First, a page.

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Prague Forum To Debate Democracy Since the Cold War

Oldrich Cerny

Oldrich Cerny

Politicians, scholars, and activists will gather in Prague starting October 11 to discuss democracy and human rights since the fall of the Berlin Wall 20 years ago. That's this year's theme for the annual Forum 2000 conference, started by former Czech President Vaclav Havel in 1997 to discuss key issues facing the world. RFE/RL is an official media partner of the event. RFE/RL's Gregory Feifer spoke to Forum 2000's Executive Director Oldrich Cerny about his expectations for the conference.

RFE/RL: How has the 20th anniversary of the fall of the Berlin Wall informed the conference's theme, "democracy and freedom in a multi-polar world?

Oldrich Cerny: We don’t want to celebrate the 20th anniversary of the fall of the Berlin Wall and the end of the Cold War because everybody else will be doing it. What we would like to do at this year's Forum 2000 would be to have a good look at the past 20 years and do a bit of stock-taking. Because Forum 2000 began in 1997 as an exercise in stock-taking. We thought that we might go back and do the same by comparing the hopes and expectations people had at the end of 1989 with what actually happened in those 20 years.

RFE/RL: One topic for discussion is the metamorphosis of democracy after the Cold War. In what ways has the idea of democracy changed since then?

Cerny: At last year's conference, Bruce Jackson [president of the Project on Transitional Democracies] remarked that democracies have an ability to counterfeit themselves. And that many things like populism, nationalism, and authoritarianism nowadays masquerade as democracies. We have "sovereign" or "managed" democracy in Russia, "disciplined" democracy in Burma, and "controlled" democracy in Pakistan. And we also hear of "cynical" Western democracy. So what we would like to ask our participants is to attempt to find some answers to questions about what's really happened to democracy and the spread of democracy during the last 20 years and whether we're seeing the creation of new fault lines dividing the world between democracy and autocracy.

RFE/RL: Another topic is "multipolarity and human rights." Is multipolarity eroding a universal idea of human rights?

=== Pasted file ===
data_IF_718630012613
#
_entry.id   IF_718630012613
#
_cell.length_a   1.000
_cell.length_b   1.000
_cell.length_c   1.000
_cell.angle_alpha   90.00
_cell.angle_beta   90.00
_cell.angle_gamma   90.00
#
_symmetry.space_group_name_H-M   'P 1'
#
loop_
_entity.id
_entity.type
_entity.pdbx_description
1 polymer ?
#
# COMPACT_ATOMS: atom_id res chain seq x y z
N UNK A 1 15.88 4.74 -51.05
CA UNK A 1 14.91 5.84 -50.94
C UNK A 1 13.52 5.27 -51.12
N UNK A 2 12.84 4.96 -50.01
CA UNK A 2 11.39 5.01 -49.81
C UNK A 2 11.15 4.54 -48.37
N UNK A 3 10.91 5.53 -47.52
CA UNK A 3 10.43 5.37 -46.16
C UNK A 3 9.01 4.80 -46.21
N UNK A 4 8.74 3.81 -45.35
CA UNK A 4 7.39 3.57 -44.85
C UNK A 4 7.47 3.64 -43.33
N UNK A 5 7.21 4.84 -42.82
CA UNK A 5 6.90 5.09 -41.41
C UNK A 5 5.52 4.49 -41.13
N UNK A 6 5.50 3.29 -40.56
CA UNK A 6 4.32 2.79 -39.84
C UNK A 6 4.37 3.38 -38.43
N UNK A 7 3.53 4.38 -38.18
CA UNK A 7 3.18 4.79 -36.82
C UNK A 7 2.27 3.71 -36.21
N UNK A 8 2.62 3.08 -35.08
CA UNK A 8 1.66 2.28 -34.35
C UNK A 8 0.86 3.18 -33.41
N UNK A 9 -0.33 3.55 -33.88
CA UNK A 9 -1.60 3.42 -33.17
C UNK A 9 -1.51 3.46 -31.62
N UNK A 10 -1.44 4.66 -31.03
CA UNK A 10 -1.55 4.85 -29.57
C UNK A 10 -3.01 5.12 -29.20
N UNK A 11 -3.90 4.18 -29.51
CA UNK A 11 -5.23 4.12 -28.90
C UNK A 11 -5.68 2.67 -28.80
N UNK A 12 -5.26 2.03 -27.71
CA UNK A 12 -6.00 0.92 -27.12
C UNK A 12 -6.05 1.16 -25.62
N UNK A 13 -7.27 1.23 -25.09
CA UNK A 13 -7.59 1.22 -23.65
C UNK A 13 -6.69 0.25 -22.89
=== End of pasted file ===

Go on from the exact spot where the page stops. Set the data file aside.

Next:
Cerny: That's what we would like to find out because human rights as we know them in this part of the world are often labeled "Euro-centric" or "Western-centric." And some people advocate the need for a more pluralistic approach. Some even talk about "cultural imperialism," so what we'd like to know is whether emerging global pluralism represents a threat to human rights and what will happen to the idea of universal human rights. I know these are very provocative questions, but we always try to ask provocative questions.

RFE/RL: The global financial crisis is another big topic. Has the economic recession influenced Western advocacy of democracy, human rights, and common values?

Cerny: We are asking our participants whether this crisis serves as testimony that a change in values is needed and whether there are any global threshold values for doing business. To put it another way, we'd like to know more not only about the economic impact of this crisis, but also the moral and ethical impact. We would like to know whether the current crisis actually has taught us anything about business values and ourselves, or whether we're going to repeat the same mistakes in 10 years' time.

RFE/RL: Would you briefly explain Forum 2000's role?

Cerny: We try to invite people from all over the world -- people of different denominations and different professions -- to Prague for an exchange of views on some fundamental issues central to the survival of our civilization. We feel the need to articulate what's worrying us.